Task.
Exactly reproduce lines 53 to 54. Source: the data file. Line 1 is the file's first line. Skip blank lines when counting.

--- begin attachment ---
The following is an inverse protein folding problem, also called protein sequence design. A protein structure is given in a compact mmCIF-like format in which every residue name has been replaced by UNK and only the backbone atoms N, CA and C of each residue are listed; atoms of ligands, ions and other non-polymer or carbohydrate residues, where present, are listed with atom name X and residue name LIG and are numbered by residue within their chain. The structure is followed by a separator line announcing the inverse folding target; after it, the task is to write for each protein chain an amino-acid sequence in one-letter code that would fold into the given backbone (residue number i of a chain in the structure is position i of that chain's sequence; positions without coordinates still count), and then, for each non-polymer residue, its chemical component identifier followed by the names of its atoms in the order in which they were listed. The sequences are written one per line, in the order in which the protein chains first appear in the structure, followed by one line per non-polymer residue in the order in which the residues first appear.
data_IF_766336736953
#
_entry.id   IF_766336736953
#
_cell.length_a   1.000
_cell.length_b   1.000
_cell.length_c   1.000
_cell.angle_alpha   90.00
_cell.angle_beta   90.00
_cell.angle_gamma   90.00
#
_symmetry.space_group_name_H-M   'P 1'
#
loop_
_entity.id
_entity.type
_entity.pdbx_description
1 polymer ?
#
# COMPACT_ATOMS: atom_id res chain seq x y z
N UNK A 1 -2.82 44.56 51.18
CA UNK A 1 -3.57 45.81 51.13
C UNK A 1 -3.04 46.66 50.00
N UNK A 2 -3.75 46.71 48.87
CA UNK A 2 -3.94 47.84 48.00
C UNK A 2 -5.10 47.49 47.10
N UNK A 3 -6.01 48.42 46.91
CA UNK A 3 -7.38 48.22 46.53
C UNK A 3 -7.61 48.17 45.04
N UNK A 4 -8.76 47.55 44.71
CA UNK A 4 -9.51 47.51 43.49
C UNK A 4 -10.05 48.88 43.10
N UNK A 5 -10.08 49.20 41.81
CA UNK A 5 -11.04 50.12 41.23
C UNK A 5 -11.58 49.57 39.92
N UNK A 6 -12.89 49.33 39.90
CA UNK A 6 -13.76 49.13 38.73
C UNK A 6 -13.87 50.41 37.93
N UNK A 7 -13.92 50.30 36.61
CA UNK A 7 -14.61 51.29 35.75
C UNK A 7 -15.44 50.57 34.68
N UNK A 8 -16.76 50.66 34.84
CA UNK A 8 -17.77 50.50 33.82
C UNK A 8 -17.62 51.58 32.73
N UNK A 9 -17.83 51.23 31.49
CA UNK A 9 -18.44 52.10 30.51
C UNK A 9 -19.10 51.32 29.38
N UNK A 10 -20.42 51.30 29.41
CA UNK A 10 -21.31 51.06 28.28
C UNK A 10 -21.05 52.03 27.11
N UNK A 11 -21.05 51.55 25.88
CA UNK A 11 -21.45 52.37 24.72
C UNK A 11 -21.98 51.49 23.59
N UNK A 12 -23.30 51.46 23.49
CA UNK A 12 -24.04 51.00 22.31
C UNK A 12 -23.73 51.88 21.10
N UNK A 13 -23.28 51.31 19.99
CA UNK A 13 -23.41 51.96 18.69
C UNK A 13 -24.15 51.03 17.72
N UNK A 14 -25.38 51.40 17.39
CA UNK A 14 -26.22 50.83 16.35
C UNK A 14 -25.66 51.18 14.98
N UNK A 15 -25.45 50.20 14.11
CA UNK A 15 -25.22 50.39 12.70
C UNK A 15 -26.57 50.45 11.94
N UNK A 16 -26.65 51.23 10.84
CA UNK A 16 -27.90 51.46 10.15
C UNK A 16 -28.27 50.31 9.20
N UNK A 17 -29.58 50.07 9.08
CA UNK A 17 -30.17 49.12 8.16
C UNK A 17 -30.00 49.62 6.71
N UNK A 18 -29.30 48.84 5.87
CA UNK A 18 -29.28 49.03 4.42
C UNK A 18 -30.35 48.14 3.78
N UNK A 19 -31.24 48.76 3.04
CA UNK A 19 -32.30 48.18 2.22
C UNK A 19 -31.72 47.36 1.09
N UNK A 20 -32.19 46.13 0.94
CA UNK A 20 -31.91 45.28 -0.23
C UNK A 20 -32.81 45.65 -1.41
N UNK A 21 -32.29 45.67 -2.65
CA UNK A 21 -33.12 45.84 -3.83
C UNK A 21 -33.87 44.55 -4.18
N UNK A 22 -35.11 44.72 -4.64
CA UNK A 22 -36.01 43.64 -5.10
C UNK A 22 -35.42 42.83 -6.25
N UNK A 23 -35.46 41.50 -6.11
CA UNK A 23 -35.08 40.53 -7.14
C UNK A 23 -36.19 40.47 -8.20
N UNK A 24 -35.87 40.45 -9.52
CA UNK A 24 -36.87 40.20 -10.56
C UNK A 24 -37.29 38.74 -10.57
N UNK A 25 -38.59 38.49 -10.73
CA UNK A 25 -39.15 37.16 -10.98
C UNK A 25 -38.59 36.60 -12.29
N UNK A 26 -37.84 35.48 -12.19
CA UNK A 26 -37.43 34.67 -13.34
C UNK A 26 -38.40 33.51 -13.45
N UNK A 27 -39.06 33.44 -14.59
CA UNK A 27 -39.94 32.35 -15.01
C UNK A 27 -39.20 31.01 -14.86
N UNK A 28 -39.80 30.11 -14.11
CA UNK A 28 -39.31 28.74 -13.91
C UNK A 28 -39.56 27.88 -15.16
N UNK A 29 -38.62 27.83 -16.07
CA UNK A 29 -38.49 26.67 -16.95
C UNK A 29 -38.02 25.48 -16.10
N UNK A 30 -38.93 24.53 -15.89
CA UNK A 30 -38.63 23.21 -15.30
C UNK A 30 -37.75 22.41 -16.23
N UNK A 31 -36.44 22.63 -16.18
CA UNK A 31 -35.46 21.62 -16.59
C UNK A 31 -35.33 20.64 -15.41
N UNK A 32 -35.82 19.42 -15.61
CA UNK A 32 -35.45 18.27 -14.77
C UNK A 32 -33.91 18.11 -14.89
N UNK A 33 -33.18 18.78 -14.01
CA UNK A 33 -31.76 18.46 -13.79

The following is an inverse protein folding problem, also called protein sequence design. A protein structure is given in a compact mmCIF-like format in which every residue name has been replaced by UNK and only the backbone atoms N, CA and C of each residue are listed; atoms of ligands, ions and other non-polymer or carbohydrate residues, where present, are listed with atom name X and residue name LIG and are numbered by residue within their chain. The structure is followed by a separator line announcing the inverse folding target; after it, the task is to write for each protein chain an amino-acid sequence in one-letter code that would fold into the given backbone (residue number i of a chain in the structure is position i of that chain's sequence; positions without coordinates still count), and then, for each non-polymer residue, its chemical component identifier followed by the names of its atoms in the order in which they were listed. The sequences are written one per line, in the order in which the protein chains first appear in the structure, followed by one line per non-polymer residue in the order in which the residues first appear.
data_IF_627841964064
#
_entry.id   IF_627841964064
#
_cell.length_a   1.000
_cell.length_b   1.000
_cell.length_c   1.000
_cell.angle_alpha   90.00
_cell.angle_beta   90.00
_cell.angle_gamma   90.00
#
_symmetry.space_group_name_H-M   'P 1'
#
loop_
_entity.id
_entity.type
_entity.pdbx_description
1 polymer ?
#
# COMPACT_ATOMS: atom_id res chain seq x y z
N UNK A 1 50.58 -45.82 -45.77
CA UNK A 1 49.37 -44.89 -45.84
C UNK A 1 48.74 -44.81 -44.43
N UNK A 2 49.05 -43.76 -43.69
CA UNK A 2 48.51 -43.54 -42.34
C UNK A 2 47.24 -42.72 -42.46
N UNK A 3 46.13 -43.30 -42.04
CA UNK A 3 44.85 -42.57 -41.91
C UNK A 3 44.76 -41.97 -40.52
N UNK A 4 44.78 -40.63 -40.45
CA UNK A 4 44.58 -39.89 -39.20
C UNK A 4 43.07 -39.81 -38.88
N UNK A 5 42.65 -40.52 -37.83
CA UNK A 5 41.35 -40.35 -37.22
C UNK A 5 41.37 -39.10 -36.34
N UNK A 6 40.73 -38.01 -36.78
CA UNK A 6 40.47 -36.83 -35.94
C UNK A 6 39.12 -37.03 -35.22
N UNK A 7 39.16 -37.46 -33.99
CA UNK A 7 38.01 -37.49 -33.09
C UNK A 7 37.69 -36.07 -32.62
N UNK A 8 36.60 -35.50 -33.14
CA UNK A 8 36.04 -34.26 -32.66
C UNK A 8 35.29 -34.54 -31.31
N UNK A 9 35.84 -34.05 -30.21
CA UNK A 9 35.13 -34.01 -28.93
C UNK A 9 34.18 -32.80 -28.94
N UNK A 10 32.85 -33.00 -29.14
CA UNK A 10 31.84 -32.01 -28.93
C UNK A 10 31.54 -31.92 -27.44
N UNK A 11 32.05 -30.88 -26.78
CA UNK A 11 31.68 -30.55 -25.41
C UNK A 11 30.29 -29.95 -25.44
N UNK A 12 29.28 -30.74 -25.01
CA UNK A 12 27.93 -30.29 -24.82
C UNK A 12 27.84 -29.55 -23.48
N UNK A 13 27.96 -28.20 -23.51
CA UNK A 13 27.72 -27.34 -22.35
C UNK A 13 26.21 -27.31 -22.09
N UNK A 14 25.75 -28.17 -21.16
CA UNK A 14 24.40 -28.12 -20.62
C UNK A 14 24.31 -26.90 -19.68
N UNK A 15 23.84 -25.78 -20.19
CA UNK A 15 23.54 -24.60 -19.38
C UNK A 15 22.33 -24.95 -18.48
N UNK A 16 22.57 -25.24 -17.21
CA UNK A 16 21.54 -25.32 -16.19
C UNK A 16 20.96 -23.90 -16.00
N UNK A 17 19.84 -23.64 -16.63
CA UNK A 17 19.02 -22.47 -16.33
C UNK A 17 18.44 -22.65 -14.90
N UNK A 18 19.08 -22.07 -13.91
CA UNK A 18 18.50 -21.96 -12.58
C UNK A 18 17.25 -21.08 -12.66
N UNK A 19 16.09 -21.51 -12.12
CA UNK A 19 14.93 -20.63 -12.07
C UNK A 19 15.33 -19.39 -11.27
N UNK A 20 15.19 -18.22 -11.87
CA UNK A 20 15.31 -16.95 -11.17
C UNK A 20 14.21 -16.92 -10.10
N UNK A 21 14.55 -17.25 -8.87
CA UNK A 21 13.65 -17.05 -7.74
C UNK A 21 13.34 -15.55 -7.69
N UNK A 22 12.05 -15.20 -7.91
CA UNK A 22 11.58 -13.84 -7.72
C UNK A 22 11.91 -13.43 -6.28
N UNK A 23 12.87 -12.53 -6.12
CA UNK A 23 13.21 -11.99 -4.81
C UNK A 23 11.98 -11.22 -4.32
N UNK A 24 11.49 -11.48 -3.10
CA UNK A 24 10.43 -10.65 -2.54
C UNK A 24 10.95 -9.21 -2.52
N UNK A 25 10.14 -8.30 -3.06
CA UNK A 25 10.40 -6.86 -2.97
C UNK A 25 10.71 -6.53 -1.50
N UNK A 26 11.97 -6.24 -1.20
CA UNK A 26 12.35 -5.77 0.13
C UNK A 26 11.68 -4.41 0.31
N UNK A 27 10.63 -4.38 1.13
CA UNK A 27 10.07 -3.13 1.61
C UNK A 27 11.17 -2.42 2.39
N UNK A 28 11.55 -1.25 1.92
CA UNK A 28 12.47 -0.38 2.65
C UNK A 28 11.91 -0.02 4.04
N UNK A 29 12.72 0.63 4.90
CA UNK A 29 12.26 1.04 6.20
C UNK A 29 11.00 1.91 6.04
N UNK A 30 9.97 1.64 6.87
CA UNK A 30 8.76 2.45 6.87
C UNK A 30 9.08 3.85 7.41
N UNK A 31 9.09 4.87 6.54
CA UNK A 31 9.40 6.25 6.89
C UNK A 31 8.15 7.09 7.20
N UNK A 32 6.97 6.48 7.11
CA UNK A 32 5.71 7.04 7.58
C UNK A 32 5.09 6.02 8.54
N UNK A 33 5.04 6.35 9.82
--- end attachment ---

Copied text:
CA UNK A 11 -21.45 52.37 24.72
C UNK A 11 -21.98 51.49 23.59